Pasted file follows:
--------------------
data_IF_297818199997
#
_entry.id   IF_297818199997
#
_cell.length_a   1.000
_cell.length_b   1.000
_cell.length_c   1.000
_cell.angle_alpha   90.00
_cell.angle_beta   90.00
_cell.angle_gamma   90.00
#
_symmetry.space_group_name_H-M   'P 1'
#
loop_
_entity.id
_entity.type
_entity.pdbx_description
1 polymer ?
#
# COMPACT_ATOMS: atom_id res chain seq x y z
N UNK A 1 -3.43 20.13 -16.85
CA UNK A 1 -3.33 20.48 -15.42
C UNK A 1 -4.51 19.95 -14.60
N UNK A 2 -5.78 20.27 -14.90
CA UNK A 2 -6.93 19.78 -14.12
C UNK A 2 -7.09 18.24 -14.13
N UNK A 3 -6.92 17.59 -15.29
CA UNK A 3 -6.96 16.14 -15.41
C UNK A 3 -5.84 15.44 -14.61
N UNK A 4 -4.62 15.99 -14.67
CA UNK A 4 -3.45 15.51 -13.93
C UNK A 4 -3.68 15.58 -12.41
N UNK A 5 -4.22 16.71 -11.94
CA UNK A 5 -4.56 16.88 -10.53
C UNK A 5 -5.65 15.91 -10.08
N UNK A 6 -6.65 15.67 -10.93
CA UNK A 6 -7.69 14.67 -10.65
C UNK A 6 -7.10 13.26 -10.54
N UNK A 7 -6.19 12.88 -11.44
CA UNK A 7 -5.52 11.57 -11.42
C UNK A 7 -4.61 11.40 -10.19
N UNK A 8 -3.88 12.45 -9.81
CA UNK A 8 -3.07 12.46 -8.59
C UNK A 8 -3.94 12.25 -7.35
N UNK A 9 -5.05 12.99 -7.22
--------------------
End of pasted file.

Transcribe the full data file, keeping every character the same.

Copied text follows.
data_IF_297818199997
#
_entry.id   IF_297818199997
#
_cell.length_a   1.000
_cell.length_b   1.000
_cell.length_c   1.000
_cell.angle_alpha   90.00
_cell.angle_beta   90.00
_cell.angle_gamma   90.00
#
_symmetry.space_group_name_H-M   'P 1'
#
loop_
_entity.id
_entity.type
_entity.pdbx_description
1 polymer ?
#
# COMPACT_ATOMS: atom_id res chain seq x y z
N UNK A 1 -3.43 20.13 -16.85
CA UNK A 1 -3.33 20.48 -15.42
C UNK A 1 -4.51 19.95 -14.60
N UNK A 2 -5.78 20.27 -14.90
CA UNK A 2 -6.93 19.78 -14.12
C UNK A 2 -7.09 18.24 -14.13
N UNK A 3 -6.92 17.59 -15.29
CA UNK A 3 -6.96 16.14 -15.41
C UNK A 3 -5.84 15.44 -14.61
N UNK A 4 -4.62 15.99 -14.67
CA UNK A 4 -3.45 15.51 -13.93
C UNK A 4 -3.68 15.58 -12.41
N UNK A 5 -4.22 16.71 -11.94
CA UNK A 5 -4.56 16.88 -10.53
C UNK A 5 -5.65 15.91 -10.08
N UNK A 6 -6.65 15.67 -10.93
CA UNK A 6 -7.69 14.67 -10.65
C UNK A 6 -7.10 13.26 -10.54
N UNK A 7 -6.19 12.88 -11.44
CA UNK A 7 -5.52 11.57 -11.42
C UNK A 7 -4.61 11.40 -10.19
N UNK A 8 -3.88 12.45 -9.81
CA UNK A 8 -3.07 12.46 -8.59
C UNK A 8 -3.94 12.25 -7.35
N UNK A 9 -5.05 12.99 -7.22